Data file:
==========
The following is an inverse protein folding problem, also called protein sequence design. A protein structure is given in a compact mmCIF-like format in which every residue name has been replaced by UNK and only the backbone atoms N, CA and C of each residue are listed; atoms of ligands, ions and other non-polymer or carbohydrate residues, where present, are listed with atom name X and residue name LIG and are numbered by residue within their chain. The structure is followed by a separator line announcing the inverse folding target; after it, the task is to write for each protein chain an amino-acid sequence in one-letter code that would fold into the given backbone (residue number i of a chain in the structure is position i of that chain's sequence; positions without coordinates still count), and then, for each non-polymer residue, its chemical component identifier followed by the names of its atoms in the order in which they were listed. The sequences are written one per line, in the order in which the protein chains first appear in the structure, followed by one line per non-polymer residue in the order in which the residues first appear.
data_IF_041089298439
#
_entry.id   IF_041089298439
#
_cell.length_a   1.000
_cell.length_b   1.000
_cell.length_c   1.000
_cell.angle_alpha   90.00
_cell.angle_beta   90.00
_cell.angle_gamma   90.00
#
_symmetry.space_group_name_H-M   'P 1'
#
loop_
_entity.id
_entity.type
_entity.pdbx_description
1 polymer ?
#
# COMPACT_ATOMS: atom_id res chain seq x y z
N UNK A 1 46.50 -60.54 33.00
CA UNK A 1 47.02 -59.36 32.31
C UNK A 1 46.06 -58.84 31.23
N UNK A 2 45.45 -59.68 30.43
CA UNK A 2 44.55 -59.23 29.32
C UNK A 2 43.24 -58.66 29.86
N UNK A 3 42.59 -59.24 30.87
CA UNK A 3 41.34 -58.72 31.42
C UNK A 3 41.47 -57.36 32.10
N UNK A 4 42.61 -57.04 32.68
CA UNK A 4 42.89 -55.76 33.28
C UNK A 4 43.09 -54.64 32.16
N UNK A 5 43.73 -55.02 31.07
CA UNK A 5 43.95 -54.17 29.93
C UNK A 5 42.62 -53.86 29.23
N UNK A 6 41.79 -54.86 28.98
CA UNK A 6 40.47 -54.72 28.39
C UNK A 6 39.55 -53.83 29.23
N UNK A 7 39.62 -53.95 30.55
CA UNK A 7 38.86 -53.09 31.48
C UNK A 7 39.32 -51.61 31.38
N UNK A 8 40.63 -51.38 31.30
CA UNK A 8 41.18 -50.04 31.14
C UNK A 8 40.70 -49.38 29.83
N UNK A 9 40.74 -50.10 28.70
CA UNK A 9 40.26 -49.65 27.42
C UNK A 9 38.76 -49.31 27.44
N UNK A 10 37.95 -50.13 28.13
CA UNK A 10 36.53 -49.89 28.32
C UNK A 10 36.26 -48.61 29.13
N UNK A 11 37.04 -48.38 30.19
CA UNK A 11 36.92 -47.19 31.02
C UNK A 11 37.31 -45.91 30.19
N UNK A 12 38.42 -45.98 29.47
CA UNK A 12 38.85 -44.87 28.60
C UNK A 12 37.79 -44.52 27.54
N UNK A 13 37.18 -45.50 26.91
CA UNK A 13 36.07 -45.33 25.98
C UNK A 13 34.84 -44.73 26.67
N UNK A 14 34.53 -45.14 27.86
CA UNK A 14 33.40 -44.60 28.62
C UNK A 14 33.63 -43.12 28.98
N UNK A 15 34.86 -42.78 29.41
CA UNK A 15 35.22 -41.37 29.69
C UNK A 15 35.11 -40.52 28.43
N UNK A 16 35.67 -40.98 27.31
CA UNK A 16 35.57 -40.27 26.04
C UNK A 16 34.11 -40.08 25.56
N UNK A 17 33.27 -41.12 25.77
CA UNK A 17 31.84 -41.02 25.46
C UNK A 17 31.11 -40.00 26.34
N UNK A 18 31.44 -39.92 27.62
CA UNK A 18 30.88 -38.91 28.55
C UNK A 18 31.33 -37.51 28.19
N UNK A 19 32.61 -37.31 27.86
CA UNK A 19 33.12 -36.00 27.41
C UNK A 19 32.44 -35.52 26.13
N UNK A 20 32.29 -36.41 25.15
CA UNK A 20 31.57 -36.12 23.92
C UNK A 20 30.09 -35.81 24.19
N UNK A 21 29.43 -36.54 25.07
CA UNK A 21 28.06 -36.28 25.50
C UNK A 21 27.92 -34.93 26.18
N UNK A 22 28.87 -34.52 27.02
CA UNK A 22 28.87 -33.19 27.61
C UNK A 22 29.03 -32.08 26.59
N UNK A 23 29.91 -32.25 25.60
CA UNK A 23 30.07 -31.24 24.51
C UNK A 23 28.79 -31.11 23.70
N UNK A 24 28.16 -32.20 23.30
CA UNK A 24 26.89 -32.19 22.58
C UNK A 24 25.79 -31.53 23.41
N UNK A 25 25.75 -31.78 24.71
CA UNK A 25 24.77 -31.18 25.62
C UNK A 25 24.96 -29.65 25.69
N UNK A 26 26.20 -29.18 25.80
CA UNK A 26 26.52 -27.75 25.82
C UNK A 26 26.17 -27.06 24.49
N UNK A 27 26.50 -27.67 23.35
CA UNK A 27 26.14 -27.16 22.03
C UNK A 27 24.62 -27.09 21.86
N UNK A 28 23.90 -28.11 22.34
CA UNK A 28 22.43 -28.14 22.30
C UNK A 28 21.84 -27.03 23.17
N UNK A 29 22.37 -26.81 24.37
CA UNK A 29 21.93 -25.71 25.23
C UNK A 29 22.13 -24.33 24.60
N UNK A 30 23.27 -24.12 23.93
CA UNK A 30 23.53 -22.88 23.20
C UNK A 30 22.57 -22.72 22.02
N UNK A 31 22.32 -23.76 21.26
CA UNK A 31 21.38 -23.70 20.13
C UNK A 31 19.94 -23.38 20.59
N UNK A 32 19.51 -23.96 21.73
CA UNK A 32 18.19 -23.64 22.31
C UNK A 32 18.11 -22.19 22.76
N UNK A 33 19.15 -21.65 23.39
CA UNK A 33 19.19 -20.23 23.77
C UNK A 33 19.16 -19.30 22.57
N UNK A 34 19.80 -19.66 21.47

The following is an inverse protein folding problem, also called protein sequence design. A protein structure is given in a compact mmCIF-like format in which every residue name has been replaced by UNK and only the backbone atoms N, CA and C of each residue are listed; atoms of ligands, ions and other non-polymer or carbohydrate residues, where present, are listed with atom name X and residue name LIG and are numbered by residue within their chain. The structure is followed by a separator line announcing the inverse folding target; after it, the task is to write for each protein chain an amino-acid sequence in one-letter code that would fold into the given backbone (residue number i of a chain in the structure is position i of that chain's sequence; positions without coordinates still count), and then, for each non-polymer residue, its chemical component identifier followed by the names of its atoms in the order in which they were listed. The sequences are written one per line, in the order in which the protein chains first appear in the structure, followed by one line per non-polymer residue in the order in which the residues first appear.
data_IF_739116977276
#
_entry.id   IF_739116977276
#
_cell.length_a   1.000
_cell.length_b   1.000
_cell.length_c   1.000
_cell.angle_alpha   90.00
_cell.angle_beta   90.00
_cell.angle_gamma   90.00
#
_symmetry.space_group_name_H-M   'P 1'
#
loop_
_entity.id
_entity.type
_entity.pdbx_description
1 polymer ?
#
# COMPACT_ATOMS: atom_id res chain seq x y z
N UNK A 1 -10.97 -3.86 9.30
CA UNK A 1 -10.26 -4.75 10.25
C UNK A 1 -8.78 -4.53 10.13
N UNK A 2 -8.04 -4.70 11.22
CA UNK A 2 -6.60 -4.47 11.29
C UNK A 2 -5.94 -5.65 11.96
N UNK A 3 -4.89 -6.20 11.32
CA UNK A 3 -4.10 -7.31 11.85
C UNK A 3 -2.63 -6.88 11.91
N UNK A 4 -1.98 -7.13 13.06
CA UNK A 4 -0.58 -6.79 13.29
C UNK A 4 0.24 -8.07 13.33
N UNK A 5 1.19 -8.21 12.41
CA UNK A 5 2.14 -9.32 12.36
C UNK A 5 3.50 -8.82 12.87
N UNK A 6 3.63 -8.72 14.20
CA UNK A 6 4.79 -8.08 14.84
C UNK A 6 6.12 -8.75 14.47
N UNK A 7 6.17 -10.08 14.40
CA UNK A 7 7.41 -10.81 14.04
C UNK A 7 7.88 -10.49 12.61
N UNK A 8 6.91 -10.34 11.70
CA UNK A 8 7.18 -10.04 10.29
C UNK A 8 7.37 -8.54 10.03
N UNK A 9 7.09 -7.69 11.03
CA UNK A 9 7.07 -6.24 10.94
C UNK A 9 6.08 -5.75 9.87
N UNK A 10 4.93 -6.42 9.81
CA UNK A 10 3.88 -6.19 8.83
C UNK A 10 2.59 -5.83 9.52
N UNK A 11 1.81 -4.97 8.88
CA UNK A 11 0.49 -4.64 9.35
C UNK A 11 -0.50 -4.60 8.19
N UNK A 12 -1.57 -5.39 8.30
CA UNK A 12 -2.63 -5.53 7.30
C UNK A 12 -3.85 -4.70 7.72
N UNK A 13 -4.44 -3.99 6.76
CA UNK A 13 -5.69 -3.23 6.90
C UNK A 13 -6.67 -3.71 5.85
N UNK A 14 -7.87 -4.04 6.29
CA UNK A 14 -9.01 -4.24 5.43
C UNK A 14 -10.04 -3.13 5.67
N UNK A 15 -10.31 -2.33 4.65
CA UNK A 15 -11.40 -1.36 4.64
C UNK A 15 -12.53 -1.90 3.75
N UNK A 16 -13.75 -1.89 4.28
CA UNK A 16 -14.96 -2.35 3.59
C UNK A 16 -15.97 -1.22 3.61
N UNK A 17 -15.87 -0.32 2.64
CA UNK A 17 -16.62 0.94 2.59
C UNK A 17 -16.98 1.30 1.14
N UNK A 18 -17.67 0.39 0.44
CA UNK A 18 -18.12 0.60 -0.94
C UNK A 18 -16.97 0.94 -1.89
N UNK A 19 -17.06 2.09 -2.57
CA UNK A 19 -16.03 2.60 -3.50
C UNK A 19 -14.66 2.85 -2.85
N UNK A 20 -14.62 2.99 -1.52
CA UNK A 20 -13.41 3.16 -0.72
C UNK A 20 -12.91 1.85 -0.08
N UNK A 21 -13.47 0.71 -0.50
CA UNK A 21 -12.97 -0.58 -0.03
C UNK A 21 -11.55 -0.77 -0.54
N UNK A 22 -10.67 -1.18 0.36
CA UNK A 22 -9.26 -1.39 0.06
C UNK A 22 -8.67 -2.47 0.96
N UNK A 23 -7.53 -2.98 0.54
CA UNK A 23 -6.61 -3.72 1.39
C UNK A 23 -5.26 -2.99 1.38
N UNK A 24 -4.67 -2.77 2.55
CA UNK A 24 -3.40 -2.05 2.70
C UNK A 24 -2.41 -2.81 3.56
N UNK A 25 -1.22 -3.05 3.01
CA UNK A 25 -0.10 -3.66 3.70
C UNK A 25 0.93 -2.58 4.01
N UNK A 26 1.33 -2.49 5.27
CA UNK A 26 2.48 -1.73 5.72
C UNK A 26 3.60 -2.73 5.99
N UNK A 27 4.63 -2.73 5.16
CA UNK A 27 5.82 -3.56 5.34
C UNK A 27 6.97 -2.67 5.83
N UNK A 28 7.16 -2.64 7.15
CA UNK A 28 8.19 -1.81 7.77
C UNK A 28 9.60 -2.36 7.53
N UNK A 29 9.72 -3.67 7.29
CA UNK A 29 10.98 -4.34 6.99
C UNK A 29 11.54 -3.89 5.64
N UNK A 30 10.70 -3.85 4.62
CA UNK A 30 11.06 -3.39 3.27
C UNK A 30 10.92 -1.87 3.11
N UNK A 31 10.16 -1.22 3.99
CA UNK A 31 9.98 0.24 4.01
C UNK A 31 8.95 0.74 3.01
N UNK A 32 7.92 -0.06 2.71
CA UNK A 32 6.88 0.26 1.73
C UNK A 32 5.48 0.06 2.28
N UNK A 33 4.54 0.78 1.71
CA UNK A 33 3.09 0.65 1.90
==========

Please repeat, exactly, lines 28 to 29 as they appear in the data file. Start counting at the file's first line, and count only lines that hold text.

N UNK A 3 42.59 -59.24 30.87
CA UNK A 3 41.34 -58.72 31.42